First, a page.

The Virtual Conference Room

By Wayne Kawamoto | Posted June 23, 2004
It's not easy to get everyone working on a project in the office all together. Factor in off-site colleagues, partners, suppliers, clients and consultants, you can appreciate the value of an Internet-based collaboration system such as Documentum's eRoom.net. The latest version, eRoom.net 7, promises more powerful project management features and pricing that better suits the budgets and needs of small businesses.

A hosted, subscription-based service, eRoom.net provides a virtual workplace so that people at different locations can logon from any computer and work together. You can customize the flexible, feature-rich workspaces (eRooms) for specific projects and processes, capture all project content and create a record of issues, resolutions and decisions in a secure area.

According to the company, eRoom.net supports processes such as new product development, contract negotiations, client engagement, supply chain management and more. It requires minimal training or overhead support and companies don't have to invest in hardware and IT staffing. eRoom is also available in a customizable, non-hosted system for larger organizations.

Project and Program Management
eRoom's most interesting enhancement is a project-planning tool that provides Web-based scheduling and Gantt charts to oversee tasks and milestones and to maintain relationships and dependencies in large projects. A project manager can use eRoom.net to capture all of the work items associated with a project and maintain a handle on resources, program status and projected completion dates. In addition, all workers can use eRoom to update and report on individual progress.

The program also includes new out-of-the-box business applications that let customers immediately collaborate on specific work processes, including new product development, finance and more.

Admin Changes


eRoom.net version 7
eRoom.net lets you create online office space for projects like marketing collaboration.
Many of the changes in the new version relate to pricing and administration. Small businesses can create unlimited project areas for a community of users at no additional charge. This pricing model promises to help small businesses budget their expenses based on the number of users they have and how long they want to use the service. It also lets customers create and manage a single member base across eRoom workspaces.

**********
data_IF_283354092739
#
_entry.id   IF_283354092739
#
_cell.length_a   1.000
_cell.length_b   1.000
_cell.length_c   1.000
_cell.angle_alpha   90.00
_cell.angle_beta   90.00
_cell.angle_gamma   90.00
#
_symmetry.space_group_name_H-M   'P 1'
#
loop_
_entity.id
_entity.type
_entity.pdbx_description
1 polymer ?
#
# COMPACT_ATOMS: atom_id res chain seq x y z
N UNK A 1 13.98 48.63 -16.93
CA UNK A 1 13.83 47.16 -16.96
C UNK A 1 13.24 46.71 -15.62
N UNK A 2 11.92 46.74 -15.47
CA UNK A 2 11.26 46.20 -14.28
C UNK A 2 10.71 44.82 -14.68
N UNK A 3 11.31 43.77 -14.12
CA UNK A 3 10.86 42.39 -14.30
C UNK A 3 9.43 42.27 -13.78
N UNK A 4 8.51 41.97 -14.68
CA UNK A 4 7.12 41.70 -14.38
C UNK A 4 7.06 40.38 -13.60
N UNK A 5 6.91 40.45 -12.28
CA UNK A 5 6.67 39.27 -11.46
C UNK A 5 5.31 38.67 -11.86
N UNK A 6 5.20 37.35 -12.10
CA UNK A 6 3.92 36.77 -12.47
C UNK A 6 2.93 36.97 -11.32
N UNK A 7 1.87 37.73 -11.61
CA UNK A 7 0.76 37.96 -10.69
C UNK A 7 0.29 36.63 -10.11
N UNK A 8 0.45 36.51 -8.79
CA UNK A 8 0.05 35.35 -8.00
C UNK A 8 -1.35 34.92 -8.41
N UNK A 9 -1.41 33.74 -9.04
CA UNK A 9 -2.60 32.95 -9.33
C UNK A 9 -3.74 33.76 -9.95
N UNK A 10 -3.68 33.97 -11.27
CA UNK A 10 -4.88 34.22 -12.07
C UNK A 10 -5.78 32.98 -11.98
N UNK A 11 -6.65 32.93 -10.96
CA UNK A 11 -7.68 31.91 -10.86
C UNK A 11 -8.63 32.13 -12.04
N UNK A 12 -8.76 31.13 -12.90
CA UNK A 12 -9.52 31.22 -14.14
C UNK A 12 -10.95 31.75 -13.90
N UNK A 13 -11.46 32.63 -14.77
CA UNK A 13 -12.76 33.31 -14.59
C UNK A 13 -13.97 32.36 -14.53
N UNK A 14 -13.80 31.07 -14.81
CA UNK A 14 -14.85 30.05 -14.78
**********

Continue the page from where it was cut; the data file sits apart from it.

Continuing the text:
The company has also announced a new Channel Partner Program that lets partners customize eRoom.net for specific industries and sell these solutions to their own customers. This promises to let partners who have expertise in particular vertical industries, such as manufacturing, law, pharmaceutical, energy, transportation, government and more, to customize and sell industry-specific eRoom.net solutions.

e-IDC, a Documentum channel partner, integrated eRoom.net into its services offerings for its design and construction customers. "Using Documentum eRoom.net, our customers are able to manage projects more efficiently and cost-effectively from remote locations," says Mike Pachler, CTO of e-IDC. "Our customers have realized significant return on investment, including time savings, better project organization, improved communications and enhanced service delivery."

"Documentum offers smaller organizations an affordable alternative to enterprise-class collaboration software without sacrificing functionality, features and performance," says Dave DeWalt, president of the Documentum division of EMC. "Documentum's ability to serve the needs of business, from small departments to large enterprises and spanning several continents demonstrates the company's unmatched strength in collaboration products."

Pricing and Availability
Documentum eRoom.net is available now. Pricing is a based on a monthly, sliding scale model, based on the number of users. Pricing for 100 users averages $20 per person per month.

Over the last ten years, Wayne Kawamoto has written over 800 articles, columns, and reviews about computers, new technologies, the Internet, and small businesses. Wayne has alos published three books about upgrading PCs, building office networks, and effectively using and troubleshooting notebook computers. He may be contacted through his Web site at www.waynewrite.com.

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